Keeping our teenagers safe

For our latest safety information, see the Be Safe, Feel Safe booklet.


Many teenagers are still learning to be responsible for their own safety and wellbeing. Clear guidelines and regular communication can be useful for encouraging your teenager to make good decisions and stay out of harm’s way.

Your advice is important, even though you may not feel like it’s always welcomed.

Advice for families, whanau and caregivers:

  • Make sure you know what your teenager is going and that you can contact each other at anytime.
  • Support your teenager to cope with stress – exercise, music and talking about problems can all be effective tools.
  • Encourage your teenager to ignore peer pressure if they do not want to do something or feel uncomfortable.
  • Watch out for signs that your teenager may be getting bullied – if you have any concerns, raise these with a school teacher or counsellor.
  • If your teenager babysits, meet the employers and check all arrangements carefully.

Road safety

Restricted licence drivers are involved in more crashes than any other driving group (including learner drivers). Parents play a key role in guiding and promoting safe driving habits. Protect them by setting clear rules for when they drive, which comply with the conditions of their licence. Set a good example with your own driving habits.

Attending an approved driving skills programme is worthwhile. Drivers learn how to identify and avoid or handle potential driving hazards. Passing an approved driving course also reduces the time needed to stay on a restricted licence.

When your teenagers go out, check transport arrangements. If necessary take your teenagers and bring them home, no matter how inconvenient. Teach them never to ride with a driver who has been drinking.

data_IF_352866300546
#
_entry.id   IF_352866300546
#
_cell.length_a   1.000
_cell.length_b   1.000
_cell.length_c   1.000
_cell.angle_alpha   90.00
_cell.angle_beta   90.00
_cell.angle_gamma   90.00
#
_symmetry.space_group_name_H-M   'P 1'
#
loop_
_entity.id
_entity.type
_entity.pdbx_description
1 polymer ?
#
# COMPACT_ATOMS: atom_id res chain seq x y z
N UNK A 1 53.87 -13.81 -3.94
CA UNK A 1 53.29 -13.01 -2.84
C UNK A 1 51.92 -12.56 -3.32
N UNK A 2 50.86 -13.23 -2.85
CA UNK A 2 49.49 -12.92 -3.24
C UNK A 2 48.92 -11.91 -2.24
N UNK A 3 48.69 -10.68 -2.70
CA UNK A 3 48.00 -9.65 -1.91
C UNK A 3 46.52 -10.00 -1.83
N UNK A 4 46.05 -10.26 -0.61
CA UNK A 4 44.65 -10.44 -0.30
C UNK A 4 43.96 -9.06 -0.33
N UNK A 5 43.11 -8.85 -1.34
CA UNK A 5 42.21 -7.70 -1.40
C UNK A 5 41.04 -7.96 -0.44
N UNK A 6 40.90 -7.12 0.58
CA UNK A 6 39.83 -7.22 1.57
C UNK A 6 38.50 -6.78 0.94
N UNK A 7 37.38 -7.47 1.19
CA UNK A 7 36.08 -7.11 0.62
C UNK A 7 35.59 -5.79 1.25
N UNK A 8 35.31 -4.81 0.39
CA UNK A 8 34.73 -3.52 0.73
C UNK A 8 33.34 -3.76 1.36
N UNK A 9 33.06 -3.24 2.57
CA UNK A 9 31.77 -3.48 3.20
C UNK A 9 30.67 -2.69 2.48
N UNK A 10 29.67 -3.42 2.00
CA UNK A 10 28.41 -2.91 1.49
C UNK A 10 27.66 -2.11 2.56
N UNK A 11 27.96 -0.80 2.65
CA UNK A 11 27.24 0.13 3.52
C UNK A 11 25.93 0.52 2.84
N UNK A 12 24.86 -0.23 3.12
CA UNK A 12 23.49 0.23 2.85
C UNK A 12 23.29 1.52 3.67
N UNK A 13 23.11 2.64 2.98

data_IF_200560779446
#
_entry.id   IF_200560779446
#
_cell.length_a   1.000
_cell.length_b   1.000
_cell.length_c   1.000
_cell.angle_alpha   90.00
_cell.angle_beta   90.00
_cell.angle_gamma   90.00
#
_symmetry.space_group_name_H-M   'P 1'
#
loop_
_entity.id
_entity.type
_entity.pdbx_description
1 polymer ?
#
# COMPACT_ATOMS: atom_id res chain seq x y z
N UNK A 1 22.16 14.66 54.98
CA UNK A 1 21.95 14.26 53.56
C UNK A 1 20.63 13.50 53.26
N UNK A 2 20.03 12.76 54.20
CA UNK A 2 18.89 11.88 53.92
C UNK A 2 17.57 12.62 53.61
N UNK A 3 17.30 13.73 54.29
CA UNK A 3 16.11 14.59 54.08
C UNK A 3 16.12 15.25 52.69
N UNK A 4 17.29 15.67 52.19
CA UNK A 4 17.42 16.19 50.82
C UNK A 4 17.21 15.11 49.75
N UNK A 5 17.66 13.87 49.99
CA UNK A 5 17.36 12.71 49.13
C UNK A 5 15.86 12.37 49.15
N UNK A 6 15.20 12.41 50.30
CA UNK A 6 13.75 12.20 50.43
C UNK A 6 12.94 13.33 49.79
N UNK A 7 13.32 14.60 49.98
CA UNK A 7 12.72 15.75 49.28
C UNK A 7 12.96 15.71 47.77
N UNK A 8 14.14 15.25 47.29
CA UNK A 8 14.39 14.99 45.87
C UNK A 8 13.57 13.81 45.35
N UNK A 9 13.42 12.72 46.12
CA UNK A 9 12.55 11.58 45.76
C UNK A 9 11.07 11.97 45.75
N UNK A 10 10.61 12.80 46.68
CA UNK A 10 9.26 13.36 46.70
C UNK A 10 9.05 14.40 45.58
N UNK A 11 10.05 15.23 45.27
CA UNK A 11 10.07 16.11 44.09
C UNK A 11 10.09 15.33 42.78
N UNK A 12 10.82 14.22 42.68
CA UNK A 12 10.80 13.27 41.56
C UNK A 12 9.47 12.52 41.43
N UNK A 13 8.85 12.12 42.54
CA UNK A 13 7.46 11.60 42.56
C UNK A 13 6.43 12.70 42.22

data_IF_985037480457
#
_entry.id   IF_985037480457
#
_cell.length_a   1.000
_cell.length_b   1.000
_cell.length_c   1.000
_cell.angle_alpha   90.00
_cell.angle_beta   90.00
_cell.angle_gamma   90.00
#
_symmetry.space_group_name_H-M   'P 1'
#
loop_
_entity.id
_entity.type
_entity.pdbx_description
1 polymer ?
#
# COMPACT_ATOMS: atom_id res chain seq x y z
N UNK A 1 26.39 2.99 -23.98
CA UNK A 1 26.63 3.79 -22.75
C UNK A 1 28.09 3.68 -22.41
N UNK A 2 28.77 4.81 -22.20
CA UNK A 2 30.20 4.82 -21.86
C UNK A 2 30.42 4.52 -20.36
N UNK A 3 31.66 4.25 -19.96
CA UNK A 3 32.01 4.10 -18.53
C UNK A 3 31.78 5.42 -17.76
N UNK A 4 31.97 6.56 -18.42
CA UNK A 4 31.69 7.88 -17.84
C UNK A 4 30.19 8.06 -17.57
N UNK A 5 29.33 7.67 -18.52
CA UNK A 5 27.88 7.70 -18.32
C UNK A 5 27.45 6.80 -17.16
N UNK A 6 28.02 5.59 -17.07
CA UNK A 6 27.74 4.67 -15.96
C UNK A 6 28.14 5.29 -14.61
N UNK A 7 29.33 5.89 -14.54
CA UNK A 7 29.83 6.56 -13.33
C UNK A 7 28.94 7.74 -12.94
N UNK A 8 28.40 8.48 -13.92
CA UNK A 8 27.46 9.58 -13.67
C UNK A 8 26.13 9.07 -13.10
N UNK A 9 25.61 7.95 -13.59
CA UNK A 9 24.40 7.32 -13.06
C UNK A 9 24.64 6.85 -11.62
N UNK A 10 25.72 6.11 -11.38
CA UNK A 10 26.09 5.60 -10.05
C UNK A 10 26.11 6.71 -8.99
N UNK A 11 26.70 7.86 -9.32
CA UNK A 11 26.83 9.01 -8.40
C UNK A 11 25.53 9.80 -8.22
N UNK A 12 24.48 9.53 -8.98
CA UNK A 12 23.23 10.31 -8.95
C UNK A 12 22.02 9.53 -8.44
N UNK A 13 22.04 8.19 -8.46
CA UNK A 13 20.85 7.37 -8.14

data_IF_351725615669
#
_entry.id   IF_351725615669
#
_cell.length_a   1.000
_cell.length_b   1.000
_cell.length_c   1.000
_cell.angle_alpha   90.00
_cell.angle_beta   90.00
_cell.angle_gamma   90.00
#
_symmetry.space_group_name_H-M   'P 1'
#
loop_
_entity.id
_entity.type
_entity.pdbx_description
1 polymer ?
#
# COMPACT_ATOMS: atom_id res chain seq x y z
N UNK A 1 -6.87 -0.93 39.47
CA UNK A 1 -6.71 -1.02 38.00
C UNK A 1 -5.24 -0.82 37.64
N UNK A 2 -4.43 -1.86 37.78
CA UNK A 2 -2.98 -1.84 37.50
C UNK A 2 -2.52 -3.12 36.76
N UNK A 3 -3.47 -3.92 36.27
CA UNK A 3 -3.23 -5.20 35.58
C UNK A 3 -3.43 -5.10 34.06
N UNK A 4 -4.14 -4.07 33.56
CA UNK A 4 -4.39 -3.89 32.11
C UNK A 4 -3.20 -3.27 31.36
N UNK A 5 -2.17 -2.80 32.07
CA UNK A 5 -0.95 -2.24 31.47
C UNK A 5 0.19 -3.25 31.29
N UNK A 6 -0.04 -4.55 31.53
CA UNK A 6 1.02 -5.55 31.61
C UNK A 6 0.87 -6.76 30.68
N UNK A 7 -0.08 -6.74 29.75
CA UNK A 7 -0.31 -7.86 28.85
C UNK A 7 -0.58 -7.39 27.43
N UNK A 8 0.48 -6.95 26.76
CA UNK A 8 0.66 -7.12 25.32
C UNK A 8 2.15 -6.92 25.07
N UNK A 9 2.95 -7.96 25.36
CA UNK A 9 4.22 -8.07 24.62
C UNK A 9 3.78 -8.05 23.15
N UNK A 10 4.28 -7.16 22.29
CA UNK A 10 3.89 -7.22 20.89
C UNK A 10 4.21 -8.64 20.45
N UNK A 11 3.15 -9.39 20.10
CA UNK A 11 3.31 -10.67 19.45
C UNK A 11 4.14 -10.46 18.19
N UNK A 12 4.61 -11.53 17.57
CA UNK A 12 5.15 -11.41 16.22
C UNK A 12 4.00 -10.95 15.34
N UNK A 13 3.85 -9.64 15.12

The New Zealand Transport Agency provides more information about young drivers.

Teenagers and alcohol

There are things you can do to help reduce alcohol-related risks for your teenagers. Remember, not drinking alcohol is the safest option. Here are some other things to bear in mind:

  1. Delay: Most teenagers obtain alcohol from a parent, caregiver or family member. Research shows the younger you begin drinking, the more likely you are to drink harmfully later in life.
  2. Small amounts: Teenagers have a lower alcohol tolerance. If you decide to supply alcohol to your teenager, only give small amounts and favour low-alcohol drinks.
  3. Talk openly: Encourage an open and honest dialogue about alcohol and drugs, while setting clear boundaries and expectations.
  4. Supervise: Consider an alcohol-free party if teenagers are present. An adult will need to supervise if you serve alcohol. If your teenager is at a party where alcohol is being served, the adult hosts must have your consent to supply them with alcohol.
  5. Driving: The alcohol limit for anyone aged under 20 is zero. If your teenager drinks and drives, they can be charged.

If you think your teenager has a drug or alcohol problem, contact the Alcohol Drug Helpline 0800 787 797.

If a teenager is unconscious or vomiting continuously put them on their side with their head turned to one side (the recovery position) and call 111 for an ambulance. provides more information for parents and caregivers.